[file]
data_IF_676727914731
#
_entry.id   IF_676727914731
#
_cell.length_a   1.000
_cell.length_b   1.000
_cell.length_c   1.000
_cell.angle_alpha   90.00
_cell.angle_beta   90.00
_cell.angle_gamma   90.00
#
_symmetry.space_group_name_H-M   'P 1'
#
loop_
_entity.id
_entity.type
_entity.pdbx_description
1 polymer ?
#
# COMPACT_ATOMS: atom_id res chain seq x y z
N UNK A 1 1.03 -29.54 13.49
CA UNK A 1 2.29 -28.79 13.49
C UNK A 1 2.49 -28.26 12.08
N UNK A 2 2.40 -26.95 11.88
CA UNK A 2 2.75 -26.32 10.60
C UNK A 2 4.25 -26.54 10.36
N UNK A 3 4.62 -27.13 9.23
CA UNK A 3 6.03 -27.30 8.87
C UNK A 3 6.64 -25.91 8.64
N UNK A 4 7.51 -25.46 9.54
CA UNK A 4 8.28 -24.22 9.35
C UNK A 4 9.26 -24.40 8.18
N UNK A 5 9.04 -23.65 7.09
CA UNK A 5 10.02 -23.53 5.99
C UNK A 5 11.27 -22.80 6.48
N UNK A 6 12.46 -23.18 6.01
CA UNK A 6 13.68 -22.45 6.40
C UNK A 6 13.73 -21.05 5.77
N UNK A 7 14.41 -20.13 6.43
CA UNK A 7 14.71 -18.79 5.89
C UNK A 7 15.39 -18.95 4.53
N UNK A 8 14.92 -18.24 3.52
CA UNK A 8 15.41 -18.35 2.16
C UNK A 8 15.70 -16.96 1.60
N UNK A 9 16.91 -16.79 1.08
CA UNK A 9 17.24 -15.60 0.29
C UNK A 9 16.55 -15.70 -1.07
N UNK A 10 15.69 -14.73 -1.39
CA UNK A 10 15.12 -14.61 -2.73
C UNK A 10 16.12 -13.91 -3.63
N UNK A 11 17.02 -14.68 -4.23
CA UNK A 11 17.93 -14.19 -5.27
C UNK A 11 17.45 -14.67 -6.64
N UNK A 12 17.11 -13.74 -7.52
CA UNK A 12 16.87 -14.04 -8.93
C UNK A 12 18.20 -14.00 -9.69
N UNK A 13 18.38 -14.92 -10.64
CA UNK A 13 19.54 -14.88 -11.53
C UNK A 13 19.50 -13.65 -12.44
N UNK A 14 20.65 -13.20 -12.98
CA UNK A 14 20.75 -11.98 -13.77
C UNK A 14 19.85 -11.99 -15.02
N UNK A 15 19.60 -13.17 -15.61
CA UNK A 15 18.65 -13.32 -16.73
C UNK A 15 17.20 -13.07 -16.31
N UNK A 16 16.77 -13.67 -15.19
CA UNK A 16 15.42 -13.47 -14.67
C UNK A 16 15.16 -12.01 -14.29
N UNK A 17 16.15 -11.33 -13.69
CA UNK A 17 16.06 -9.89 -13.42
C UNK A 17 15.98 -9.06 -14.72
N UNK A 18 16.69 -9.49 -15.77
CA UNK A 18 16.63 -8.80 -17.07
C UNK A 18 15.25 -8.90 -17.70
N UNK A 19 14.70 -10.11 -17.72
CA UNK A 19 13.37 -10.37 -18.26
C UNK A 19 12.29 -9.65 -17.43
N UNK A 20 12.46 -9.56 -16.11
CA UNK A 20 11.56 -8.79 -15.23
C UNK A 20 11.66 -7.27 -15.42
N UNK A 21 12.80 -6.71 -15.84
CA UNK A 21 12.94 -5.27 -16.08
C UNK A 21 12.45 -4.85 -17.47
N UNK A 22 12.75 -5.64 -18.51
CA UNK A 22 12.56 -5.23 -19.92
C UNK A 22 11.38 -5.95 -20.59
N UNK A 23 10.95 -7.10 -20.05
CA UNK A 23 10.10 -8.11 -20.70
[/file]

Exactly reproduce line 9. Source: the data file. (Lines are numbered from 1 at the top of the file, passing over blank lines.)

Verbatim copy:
_cell.angle_beta   90.00